What’s the status of the international coalition working with the United States in Iraq?

Your war questions answered

You want status, eh? Is “too small” a good answer? If you don’t like that, we could go with “not enough.”

What kind of pansy, pinko, lefty America-hater do you have to be to suggest that our so-called coalition is barely worthy of the name?

Well, take your pick. There’s the Gen. Eric K. “I told you before the war that you needed more soldiers, so you marginalized me” Shinseki-type. Then there’s the Paul “I ran the Iraq occupation for the White House and recently told an audience that we didn’t have enough soldiers in Iraq — oops, I thought that speech was off the record” Bremer-type.

The latest type is the Pentagon’s Defense Science Board-type. Those traitorous terrorist sympathizers — who are obviously criticizing Bush’s leadership at this critical juncture because they want Saddam Hussein, Osama bin Laden, or even worse, John Kerry, to be our president — have recently concluded, out loud, that we don’t have enough soldiers in Iraq to stabilize it and that one of the (obvious) solutions is to get our allies to contribute more.

Clearly, these people on the Pentagon’s so-called Defense Science Board didn’t bother to watch the first presidential debate. If they had, they would have heard President Bush tell us that “our coalition is strong,” and that there are “30 nations” with soldiers “standing side-by-side with our American troops” in Iraq. Furthermore, they would know that President Bush doesn’t like it when anyone “denigrates the contributions of these brave soldiers” by suggesting that they’re inadequate.

Far be it for me to denigrate the coalition in a way that would piss off the president. He might read this on one of the “Internets” and send some goons my way. I’m just gonna list them. I report, you decide. Neat concept, huh?

The following is a list of the nations in our Iraq coalition. The number in parentheses that follows the country’s name is the number of soldiers it has in Iraq:

United Kingdom (8,361), Italy (3,085), South Korea (2,800), Poland (2,500), Ukraine (1,400), Netherlands (1,345), Romania (700), Japan (550), Denmark (496), Disneyland (Just checking to see if you’re paying attention. This is long list.), Bulgaria (485), El Salvador (380), Hungary (300), Australia (300), Mongolia (180), Georgia (159), Azerbaijan (151), Portugal (128), Latvia (122), Fantasy Island (see Disneyland), Czech Republic (110), Lithuania (105), Albania (71), Estonia (55), Tonga (45), Kazakhstan (29), Mike Lookinland (he was Bobby Brady; see Disneyland), Macedonia (28), Moldova (12), and last and least, Norway (10).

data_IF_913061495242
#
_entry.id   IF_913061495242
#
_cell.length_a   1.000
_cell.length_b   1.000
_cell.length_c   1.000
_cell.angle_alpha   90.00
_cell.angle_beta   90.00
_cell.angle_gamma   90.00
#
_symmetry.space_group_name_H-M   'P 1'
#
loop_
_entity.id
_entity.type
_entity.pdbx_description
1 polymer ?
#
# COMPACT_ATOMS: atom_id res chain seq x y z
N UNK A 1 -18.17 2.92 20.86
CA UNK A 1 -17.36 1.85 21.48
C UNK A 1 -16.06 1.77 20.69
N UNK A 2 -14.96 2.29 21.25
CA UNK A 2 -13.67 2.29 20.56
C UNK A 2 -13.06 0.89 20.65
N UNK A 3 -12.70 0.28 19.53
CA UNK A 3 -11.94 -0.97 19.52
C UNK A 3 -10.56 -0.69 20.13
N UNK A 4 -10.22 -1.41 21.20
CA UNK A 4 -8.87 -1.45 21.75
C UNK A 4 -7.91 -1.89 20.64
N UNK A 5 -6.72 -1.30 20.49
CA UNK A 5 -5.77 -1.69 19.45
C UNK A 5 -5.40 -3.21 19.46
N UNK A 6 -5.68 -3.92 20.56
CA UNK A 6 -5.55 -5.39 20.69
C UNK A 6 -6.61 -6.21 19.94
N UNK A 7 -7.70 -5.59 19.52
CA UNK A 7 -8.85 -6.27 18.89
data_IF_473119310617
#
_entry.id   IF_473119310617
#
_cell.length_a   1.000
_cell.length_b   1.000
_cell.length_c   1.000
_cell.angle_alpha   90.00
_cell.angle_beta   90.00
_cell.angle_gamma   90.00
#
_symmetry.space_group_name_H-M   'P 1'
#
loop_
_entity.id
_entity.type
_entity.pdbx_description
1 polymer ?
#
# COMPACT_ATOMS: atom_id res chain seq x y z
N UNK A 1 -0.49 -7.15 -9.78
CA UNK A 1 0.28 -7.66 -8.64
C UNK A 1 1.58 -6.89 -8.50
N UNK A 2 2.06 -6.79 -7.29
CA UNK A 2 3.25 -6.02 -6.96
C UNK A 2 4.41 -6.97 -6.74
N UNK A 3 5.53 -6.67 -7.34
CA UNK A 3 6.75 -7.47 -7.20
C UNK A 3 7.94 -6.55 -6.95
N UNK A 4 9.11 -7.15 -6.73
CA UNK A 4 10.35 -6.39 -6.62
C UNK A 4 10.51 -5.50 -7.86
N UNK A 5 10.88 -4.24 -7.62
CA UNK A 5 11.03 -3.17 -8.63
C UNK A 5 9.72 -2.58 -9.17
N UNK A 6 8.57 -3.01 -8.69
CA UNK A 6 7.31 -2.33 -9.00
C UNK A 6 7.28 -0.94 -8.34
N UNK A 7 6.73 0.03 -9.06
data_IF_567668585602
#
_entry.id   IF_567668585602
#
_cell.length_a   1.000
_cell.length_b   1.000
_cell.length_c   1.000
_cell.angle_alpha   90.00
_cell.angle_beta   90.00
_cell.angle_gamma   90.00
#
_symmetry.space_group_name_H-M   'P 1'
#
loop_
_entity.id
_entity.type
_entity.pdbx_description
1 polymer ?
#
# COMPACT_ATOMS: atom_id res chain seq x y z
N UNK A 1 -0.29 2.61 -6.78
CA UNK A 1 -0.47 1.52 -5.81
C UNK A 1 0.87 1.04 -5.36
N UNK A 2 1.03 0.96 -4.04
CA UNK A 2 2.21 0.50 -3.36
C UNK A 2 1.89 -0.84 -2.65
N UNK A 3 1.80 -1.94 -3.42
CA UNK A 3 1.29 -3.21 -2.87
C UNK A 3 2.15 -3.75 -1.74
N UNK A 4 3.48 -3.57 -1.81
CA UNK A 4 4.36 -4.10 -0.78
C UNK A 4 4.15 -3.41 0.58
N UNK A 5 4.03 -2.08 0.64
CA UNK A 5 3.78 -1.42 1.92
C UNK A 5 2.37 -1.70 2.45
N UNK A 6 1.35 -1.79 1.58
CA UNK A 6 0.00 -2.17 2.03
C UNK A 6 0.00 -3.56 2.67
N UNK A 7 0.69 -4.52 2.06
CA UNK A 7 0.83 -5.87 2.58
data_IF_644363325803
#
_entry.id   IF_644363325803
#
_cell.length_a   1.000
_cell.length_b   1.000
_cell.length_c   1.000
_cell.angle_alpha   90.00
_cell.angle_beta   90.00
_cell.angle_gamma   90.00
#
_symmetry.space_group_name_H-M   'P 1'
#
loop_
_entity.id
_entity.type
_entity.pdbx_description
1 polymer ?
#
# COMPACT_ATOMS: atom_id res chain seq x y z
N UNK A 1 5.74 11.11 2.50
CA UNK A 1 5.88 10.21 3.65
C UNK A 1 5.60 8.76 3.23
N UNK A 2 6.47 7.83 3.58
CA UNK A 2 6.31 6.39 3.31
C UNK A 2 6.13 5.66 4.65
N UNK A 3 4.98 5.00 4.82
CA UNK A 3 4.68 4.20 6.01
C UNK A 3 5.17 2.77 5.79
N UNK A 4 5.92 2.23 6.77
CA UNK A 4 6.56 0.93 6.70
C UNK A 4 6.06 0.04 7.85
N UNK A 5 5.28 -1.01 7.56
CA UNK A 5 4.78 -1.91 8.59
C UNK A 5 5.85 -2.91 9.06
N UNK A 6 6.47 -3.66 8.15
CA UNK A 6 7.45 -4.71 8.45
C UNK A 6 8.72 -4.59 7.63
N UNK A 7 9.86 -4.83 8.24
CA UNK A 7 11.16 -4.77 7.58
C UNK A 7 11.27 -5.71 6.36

For you non-Rain Men, that’s a measly 23,907 soldiers. There’s no need to stoop to denigration when simple addition will suffice.

Without some sort of plan to get our allies motivated, that already small number is gonna shrink. The war in Iraq is unpopular and, unlike here, a lot of the countries in our coalition have leaders who can’t hold office without winning their elections. Just this year, we’ve already lost small contributions from Nicaragua, Spain, the Dominican Republic, Honduras, the Philippines, Treasure Island (I kid because I love), Thailand, Singapore and New Zealand.

Poland has indicated that it’s gonna start withdrawing its soldiers in January. Among other reasons, they want out because it’s expensive to be there (about $100 million per year) and they’re unhappy with the low level of American financial aid they’re getting ($66 million) for their efforts. It’s the coalition of the billing!

The president is right about it being wrong to denigrate the contributions of the courageous soldiers who’ve joined us in Iraq. I just wish he’d quit denigrating our intelligence by trying to convince us that the coalition is anything more than what it is: symbolic.

Compared to the massive coalition that Bush Sr. assembled for Gulf War I: First Blood, the current coalition is a sad joke. In Gulf War I, the troop contributions of Egypt (40,000), Oman (25,500) and United Arab Emirates (40,000) each exceeded the current coalition’s total. Hell, even France sent 18,000 top-notch soldiers. In our current coalition, the second largest armed force isn’t even a national military, it’s the private U.S. security contractors. They alone nearly outnumber the coalition.